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DEFENSIVE SIGNALS ON OPENING LEAD
WHAT TO PLAY WITH ALL SMALL CARDS ON AN ACE LEAD

Assuming standard defensive carding, if partner's opening lead is an ace (or king) from a suit like AKxxx, then playing low discourages a continuation and playing high encourages a continuation.

Less commonly known is choosing to play your second highest spot card (planning on playing the high spot card next so partner doesn't think he can give you a third round ruff) if (1) you feel it's important for partner to cash a second trick in the suit or (2) you have no help in a suit to which partner might want to shift.

East Deals
None Vul
K 9 8 6 4 3
J 4 2
9 8
K 5
A K 8 6 3
K 10 7 4 3 2
J 4
N
W E
S
West North East South
    Pass 1
21 4 Pass Pass
Pass      
  1. Michaels (at least 5-5 with hearts and an unknown minor)
4 by South
Trick Lead 2nd 3rd 4th
1. W A 2 7 5
2. W ?      

The diagram above is from Board 8 of the May 14, 2014 ACBL International Fund Game played at SBBC. Although some players would have bid 5 in the balance, many allowed 4 to be the final contract and we will focus on beating 4. You lead the A with partner playing the 7 and declarer the 5. What should you lead to trick 2?

The first two tricks are often vital to the defense and you need to glean as much information from the auction and the cards you just saw played.

Here is the information that will help you decide what to lead to trick 2:

1. Looking carefully at the heart spots, you see the 7 is partner's lowest heart (all smaller hearts are visible).

2. You realize the 7 is unlikely to be a singleton since partner with at least ten minor suit cards would often bid 4NT to ask you to bid your minor. Therefore, partner holds either 1097 or Q7.

3. You notice the J is in dummy so partner might choose to play the Q with Q7 (the Q usually is a singleton or shows the J). So partner's most likely heart holding is 1097.

4. You realize partner has no more than three hearts, so a second heart trick will cash - declarer won't be ruffing the second heart.

5. You realize if you cash the K, the Q is likely to drop out of declarer's hand and the J in dummy will be able to pitch one of declarer's losers.

6. IMPORTANT PRINCIPLE! You realize if partner holds 1097 he has played his lowest heart (discouraging) which implies he has help in one or both minors - especially diamonds if partner knows your minor. Partner often can tell which minor you hold. If partner could not stand you making a dangerous minor suit shift, he should play the 9 (appears encouraging at the moment) and when you cash the K, he will play the 10 so you will know he can't ruff the third heart.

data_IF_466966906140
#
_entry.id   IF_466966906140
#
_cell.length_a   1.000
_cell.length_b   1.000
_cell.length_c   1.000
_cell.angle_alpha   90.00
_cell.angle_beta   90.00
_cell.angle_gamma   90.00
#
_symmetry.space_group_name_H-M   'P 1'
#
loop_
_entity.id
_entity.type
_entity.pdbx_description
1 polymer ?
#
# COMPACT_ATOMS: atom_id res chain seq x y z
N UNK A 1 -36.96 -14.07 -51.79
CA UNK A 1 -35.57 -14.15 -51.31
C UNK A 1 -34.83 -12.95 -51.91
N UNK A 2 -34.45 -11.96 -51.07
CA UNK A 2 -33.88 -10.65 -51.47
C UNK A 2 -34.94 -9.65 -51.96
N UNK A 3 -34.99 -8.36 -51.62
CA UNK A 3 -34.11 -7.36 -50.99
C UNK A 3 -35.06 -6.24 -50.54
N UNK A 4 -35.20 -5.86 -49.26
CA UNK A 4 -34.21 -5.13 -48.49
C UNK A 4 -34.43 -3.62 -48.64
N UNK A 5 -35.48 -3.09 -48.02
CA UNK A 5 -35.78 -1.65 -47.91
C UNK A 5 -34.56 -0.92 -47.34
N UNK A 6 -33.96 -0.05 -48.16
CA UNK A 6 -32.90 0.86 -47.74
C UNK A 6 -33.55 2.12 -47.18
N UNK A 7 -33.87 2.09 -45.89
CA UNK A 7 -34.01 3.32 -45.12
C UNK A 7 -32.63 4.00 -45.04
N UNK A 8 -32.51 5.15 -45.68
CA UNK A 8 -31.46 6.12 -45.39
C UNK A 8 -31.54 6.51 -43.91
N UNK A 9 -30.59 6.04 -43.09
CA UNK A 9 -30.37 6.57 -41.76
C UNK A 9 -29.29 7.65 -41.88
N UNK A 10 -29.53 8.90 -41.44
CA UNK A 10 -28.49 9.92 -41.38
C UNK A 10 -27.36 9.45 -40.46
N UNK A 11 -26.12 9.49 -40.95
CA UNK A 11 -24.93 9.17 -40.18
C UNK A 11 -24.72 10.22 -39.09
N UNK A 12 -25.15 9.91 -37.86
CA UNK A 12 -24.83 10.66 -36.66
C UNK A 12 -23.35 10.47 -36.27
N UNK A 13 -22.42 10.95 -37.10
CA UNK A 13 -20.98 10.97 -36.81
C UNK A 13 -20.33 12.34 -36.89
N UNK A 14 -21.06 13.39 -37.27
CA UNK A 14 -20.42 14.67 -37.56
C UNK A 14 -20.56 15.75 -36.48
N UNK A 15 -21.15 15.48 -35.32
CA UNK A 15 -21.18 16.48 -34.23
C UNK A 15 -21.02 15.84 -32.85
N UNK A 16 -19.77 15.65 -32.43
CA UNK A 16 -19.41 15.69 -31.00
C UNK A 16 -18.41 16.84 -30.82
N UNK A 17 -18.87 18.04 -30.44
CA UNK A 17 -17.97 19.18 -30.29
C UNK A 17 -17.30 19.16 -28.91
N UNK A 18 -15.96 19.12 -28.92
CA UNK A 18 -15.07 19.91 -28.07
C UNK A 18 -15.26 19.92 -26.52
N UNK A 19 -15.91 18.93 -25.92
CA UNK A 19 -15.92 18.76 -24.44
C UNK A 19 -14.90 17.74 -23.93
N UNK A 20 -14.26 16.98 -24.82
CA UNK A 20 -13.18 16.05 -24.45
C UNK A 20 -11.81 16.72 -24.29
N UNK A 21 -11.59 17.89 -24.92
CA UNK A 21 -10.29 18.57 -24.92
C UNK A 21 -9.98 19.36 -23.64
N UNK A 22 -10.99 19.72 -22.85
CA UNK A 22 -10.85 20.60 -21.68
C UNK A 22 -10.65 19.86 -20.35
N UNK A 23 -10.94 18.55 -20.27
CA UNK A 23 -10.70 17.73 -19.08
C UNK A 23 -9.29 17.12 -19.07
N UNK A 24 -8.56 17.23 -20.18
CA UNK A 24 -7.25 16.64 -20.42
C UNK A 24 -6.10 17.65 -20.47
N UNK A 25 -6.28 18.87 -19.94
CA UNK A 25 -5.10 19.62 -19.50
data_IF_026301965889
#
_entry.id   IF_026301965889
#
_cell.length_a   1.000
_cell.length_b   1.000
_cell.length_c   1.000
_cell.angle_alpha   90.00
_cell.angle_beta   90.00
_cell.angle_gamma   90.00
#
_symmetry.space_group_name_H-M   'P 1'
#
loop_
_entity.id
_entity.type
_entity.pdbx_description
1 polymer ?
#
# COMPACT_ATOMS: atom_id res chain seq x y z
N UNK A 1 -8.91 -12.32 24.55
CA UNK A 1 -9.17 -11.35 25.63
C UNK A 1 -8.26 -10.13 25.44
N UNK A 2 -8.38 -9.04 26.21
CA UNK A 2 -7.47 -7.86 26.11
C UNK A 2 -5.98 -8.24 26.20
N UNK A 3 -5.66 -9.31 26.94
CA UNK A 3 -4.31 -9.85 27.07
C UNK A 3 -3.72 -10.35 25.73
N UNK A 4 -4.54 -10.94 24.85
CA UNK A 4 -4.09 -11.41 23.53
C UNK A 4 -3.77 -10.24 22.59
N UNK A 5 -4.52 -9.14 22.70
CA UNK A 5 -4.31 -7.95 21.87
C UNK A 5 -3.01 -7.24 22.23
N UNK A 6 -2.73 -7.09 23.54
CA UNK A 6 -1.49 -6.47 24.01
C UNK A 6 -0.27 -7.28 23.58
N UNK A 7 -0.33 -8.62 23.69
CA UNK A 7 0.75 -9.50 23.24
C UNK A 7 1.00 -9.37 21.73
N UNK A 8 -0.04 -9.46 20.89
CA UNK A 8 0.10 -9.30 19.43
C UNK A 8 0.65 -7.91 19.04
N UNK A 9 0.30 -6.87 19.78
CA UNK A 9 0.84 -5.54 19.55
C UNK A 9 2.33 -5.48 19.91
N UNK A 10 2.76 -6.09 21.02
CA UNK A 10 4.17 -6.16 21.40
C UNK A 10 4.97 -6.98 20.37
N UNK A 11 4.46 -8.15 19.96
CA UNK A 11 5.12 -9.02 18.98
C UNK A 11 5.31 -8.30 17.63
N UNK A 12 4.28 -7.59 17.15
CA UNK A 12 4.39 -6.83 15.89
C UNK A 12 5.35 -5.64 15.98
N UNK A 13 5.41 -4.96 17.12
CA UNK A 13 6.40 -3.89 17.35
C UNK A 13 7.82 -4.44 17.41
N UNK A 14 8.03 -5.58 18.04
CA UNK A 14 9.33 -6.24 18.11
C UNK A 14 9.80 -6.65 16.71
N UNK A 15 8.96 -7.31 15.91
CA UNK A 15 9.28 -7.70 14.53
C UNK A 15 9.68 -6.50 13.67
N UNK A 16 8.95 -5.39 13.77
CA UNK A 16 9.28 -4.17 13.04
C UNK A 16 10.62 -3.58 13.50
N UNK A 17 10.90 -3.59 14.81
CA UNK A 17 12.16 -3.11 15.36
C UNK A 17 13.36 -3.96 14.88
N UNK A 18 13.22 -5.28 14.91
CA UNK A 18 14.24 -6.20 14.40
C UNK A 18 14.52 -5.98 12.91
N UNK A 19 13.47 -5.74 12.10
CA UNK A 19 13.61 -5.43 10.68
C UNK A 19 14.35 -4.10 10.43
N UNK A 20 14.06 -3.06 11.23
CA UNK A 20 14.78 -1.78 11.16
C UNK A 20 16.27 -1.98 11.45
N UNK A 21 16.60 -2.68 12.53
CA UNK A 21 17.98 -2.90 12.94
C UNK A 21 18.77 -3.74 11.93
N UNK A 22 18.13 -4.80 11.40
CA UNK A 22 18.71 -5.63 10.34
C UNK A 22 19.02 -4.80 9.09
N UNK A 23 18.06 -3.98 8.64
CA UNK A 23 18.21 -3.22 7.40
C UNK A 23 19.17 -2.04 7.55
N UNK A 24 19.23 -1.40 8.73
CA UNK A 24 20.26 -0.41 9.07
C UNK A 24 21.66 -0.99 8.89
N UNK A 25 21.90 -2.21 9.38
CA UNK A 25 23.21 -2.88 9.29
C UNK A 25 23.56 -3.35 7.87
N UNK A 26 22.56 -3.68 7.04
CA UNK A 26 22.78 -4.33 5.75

7. If partner holds Qxx and declarer holds Ax, you must shift to a low diamond NOW before the J discards declarer's diamond loser.

8. If partner has the AQ behind dummy's K, you will have time later to lead a club.

So what should you lead to trick 2? Because partner's lowest heart encourages a shift, you lead a diamond, hoping to set up a diamond trick before the J becomes a discard for one of declarer's diamond losers. As can be seen in the diagram below, the diamond shift at trick 2 was vital to set 4. Partner should play the 9, planning on following with the 10, with a hand that cannot stand you making a dangerous shift.

East Deals
None Vul
K 9 8 6 4 3
J 4 2
9 8
K 5
A K 8 6 3
K 10 7 4 3 2
J 4
N
W E
S
Q 7
10 9 7
Q J 5
A 9 8 6 3
A J 10 5 2
Q 5
A 6
Q 10 7 2
West North East South
    Pass 1
2 Pass Pass Pass
4 by South

If you had shifted to a diamond at trick 2, you would have been the only one to set the spade game.

Points To Remember

1. Holding a poor hand with three or more small cards in a suit which partner leads an honor from a likely sequence, it is often correct to play a middle card to make it look encouraging, later playing a higher card, to prevent partner from making a costly dangerous shift.

2. If you are an opening leader with a good hand and can tell partner holds a poor hand, realize if a high spot card is played on your honor lead, it may be only to stop you from making a dangerous shift.

3. Watch those spot cards! A spot card that initially looks high can still be low if you've seen all of the lower spots.

Bud Hinckley
budh9534@gmail.com

     
 
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